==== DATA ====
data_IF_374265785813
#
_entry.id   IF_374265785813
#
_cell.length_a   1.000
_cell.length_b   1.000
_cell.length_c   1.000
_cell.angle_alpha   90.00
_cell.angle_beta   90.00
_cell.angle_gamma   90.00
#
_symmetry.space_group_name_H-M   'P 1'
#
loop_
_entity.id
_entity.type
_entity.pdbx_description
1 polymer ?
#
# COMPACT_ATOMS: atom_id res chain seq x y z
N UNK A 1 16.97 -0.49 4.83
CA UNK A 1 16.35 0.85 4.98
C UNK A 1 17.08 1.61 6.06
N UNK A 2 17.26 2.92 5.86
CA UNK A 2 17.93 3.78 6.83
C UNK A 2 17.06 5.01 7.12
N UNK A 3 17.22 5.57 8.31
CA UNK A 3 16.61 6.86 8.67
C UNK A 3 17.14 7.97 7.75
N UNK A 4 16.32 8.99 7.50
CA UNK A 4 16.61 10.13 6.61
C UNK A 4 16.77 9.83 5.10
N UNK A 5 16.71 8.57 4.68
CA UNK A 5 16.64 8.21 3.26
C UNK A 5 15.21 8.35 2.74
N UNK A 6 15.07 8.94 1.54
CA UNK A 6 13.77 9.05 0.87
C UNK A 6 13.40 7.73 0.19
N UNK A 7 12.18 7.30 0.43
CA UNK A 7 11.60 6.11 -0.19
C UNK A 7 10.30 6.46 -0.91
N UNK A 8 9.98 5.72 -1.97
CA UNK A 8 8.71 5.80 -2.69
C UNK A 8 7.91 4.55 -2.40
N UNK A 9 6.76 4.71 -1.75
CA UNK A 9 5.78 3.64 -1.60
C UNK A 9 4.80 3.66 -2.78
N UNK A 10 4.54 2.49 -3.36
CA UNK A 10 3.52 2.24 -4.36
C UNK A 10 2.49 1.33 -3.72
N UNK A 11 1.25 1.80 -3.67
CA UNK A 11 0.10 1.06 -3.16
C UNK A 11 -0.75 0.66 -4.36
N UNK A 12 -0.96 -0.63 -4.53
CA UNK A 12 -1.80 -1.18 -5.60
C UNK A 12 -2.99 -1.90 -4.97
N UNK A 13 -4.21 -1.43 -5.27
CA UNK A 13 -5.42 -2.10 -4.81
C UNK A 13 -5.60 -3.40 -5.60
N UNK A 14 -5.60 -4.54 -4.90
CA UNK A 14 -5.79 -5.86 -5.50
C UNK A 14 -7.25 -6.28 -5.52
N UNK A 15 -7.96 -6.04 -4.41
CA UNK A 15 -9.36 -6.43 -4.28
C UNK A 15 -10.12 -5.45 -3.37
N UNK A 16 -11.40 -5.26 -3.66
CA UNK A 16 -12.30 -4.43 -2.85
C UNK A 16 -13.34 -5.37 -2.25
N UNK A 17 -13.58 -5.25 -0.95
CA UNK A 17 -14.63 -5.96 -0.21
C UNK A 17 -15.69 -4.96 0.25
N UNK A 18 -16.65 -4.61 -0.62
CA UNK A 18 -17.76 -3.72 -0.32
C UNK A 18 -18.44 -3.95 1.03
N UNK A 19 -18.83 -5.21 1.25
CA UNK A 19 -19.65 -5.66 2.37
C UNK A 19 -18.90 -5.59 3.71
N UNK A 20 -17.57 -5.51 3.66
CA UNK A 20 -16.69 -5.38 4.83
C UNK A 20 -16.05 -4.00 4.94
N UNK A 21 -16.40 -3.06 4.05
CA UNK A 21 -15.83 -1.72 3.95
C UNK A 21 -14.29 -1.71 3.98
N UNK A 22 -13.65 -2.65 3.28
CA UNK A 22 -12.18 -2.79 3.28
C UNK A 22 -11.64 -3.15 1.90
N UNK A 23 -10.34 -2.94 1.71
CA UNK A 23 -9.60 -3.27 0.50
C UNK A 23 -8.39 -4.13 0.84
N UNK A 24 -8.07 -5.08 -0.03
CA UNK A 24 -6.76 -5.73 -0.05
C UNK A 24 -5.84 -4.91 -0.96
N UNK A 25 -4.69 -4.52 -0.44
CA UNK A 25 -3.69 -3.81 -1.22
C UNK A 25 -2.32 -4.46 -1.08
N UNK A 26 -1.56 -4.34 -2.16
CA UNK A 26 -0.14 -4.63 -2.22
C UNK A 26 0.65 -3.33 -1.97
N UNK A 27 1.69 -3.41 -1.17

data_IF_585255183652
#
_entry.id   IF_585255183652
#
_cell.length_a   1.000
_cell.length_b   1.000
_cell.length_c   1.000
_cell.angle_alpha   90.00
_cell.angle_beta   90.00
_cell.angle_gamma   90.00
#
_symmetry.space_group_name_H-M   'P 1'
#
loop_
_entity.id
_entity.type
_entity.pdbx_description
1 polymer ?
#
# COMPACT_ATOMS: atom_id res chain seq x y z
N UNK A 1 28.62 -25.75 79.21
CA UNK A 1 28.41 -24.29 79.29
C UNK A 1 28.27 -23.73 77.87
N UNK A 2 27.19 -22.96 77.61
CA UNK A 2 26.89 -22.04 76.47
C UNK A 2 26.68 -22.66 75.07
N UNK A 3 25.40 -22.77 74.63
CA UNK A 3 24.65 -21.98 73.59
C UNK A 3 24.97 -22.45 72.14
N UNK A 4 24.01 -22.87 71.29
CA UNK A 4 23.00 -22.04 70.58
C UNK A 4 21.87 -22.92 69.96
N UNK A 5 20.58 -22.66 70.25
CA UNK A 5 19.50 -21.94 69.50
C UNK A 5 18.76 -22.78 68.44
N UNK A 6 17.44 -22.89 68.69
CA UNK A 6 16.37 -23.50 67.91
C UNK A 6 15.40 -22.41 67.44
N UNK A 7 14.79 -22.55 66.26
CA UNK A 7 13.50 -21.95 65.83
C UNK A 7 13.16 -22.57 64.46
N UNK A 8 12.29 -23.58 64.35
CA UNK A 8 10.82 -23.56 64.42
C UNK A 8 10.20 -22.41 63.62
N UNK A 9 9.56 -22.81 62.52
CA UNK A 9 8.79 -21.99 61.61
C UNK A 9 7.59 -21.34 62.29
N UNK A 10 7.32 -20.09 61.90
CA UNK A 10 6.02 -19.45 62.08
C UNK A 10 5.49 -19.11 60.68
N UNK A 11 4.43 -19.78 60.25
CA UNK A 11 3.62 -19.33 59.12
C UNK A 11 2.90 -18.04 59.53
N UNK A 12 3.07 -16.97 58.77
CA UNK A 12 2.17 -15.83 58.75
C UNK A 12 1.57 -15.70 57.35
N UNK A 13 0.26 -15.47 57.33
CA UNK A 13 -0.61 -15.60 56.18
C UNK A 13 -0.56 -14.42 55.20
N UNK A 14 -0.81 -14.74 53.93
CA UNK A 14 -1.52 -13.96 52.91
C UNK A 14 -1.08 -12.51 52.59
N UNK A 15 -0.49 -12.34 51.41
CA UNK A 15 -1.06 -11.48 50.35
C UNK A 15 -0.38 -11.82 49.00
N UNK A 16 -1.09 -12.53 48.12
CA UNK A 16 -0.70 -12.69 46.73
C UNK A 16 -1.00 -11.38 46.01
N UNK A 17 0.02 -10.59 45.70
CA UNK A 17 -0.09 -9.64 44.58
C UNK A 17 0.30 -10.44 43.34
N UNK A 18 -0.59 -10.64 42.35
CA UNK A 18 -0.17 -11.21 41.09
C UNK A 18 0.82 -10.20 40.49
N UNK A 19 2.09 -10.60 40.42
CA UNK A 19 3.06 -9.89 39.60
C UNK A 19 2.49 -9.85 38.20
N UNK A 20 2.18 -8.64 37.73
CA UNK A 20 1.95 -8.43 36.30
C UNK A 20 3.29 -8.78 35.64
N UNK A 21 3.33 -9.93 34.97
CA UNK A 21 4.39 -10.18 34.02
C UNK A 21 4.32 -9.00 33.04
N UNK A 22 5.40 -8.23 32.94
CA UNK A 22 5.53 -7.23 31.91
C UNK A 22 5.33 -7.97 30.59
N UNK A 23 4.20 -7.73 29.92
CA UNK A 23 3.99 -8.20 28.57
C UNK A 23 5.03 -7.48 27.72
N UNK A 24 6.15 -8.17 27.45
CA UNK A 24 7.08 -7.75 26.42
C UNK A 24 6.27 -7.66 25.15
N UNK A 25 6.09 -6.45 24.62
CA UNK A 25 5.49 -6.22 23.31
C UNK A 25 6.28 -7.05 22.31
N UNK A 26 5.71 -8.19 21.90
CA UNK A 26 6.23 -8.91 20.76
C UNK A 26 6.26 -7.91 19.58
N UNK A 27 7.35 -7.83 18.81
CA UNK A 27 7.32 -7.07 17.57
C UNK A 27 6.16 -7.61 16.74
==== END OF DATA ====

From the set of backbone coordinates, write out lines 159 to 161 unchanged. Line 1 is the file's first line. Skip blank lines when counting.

N UNK A 14 -0.81 -14.74 53.93
CA UNK A 14 -1.52 -13.96 52.91
C UNK A 14 -1.08 -12.51 52.59